Topics for a College Oral Presentation

Oral presentations are typically informative or persuasive.
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One of the keys to preparing a successful presentation is finding the right topic. Oral presentations are typically informative or persuasive, so consider your format and goal as you brainstorm. It is also important to select a topic that is geared toward the right audience. A talk that suits a diverse class of college freshmen may be less effective at an English graduate school conference. Finally, decide whether you topic resources can support a solid thesis. Make sure that you can provide a fresh outlook and good evidence before you make your ultimate choice.

1 Formats

As a presenter, you will need to educate or convince the audience. Informative, or expository presentations may demonstrate a procedure, discuss an event or explain a phenomenon. Expository presentations are well suited for science, communication, business and history classes. Persuasive presentations aim to convince people to change their mind, reaffirm their beliefs or take action. These work well in law, marketing and political science classes, as well as in courses that discuss disputable subjects.

2 Informative Topics

Informative presentations can be about health topics such as diseases and treatments, nutrition and medical advances. Ones about social subjects can include the impact of Internet communication, online dating strategies or reasons why historical events such as Pearl Harbor occurred. Presentations can also involve live demonstrations, such as mock job interviews or cooking lessons.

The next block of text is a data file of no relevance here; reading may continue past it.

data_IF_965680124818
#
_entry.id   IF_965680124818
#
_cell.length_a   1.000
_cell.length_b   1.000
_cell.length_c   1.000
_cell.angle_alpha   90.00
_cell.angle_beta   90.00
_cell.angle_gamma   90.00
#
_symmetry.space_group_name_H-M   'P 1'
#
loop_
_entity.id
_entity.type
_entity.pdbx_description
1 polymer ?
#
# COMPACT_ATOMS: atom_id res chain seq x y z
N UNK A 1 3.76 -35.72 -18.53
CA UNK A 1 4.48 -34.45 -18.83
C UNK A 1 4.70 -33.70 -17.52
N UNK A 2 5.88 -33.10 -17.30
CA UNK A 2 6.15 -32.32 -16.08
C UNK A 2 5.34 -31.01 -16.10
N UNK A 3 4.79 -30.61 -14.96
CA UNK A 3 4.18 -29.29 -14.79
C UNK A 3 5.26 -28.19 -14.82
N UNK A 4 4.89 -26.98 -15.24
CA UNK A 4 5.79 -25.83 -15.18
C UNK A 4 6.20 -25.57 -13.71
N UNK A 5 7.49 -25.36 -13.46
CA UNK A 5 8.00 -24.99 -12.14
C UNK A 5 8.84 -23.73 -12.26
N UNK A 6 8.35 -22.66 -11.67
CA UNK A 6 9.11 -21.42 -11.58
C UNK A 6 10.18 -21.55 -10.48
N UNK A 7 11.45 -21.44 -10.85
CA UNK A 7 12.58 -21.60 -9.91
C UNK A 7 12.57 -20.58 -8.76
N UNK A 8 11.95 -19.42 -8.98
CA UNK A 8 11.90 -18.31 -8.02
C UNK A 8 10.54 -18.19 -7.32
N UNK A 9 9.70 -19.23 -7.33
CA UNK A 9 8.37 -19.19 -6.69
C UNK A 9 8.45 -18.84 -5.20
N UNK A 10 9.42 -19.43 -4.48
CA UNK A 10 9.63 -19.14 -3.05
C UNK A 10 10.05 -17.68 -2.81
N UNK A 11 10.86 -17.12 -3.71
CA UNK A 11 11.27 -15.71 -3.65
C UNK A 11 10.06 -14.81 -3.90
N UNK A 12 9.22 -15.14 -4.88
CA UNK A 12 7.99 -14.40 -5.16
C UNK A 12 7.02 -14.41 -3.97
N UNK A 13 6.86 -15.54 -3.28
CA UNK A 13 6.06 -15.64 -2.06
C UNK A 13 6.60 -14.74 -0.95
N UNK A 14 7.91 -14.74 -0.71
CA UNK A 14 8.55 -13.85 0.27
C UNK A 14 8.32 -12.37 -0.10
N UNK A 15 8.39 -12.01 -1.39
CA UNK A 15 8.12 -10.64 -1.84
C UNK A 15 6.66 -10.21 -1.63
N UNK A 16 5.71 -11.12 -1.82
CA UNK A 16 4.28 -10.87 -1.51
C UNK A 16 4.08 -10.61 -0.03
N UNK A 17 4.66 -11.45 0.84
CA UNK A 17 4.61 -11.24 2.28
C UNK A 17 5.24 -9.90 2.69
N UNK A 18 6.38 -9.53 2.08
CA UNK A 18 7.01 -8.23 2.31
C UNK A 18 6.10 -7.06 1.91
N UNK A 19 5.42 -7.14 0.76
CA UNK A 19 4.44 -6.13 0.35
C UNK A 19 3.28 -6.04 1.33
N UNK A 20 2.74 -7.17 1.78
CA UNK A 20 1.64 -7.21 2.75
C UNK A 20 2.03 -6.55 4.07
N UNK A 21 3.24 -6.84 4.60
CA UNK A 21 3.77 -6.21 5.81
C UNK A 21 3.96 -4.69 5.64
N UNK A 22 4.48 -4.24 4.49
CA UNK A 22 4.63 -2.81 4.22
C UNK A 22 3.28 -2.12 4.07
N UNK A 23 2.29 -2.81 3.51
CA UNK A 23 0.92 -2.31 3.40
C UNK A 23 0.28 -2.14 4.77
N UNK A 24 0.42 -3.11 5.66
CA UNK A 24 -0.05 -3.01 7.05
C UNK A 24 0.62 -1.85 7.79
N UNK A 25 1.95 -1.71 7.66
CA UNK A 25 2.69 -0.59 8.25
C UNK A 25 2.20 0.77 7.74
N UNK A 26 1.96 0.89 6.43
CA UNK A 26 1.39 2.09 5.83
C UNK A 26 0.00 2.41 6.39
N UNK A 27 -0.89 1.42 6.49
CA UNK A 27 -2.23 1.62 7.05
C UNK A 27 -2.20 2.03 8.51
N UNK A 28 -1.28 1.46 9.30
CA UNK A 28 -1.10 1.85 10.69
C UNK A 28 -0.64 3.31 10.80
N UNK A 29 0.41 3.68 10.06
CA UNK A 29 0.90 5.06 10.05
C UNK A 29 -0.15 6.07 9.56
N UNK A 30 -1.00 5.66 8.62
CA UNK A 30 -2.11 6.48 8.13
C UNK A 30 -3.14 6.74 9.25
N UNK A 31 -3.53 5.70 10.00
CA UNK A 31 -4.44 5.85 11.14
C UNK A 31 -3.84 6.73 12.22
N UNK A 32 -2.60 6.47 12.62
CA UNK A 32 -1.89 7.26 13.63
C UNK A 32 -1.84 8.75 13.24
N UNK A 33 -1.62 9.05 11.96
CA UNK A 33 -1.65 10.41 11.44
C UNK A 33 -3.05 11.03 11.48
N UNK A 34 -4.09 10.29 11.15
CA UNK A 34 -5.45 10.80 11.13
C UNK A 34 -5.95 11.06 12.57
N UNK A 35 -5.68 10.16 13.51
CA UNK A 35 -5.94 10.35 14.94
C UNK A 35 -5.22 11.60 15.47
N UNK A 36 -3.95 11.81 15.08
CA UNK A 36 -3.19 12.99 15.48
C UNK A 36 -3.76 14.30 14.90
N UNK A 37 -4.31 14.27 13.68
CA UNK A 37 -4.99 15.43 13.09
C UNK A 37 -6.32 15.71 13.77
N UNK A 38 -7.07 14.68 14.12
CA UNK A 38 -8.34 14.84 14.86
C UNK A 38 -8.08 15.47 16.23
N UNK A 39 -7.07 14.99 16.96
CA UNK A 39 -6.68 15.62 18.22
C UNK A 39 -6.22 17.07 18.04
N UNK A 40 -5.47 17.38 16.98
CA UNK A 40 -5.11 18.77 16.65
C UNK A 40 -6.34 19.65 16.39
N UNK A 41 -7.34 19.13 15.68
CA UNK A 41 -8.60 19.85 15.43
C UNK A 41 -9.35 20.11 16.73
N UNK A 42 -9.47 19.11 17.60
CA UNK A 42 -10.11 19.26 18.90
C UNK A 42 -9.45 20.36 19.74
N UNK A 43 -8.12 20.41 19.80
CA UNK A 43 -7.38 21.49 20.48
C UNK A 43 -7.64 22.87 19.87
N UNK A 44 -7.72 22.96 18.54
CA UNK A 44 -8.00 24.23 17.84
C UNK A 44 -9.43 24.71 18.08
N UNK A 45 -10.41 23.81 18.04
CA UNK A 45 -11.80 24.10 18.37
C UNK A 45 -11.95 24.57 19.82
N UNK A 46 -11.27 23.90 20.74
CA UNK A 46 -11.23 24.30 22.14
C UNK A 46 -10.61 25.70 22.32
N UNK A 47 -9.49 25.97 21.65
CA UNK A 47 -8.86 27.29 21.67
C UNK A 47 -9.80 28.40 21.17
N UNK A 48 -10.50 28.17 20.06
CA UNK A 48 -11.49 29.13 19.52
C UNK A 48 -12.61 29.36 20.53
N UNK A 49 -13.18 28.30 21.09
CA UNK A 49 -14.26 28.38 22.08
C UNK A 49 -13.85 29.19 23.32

3 Persuasive Topics

Argumentative presentations can take a stand on controversial events or contentious points of view. Topics can be law-based, such as the need for gun control laws in light of recent US shootings. They can be political, arguing the benefits and drawbacks of Obama’s healthcare plan. They may also be social, suggesting that mass cell phone use has ironically enabled isolation.

4 Target Audience

Take the audience’s appeal and level of familiarity with a subject into consideration when you prepare. Topics selected for general education courses should be straightforward because students majoring in diverse fields will be listening. If you are presenting for upper-level classmates, your topic and content can be specialized. Students who are nearing graduation have taken various classes in their field, so you can discuss more advanced topics.

Michael Stratford is a National Board-certified and Single Subject Credentialed teacher with a Master of Science in educational rehabilitation (University of Montana, 1995). He has taught English at the 6-12 level for more than 20 years. He has written extensively in literary criticism, student writing syllabi and numerous classroom educational paradigms.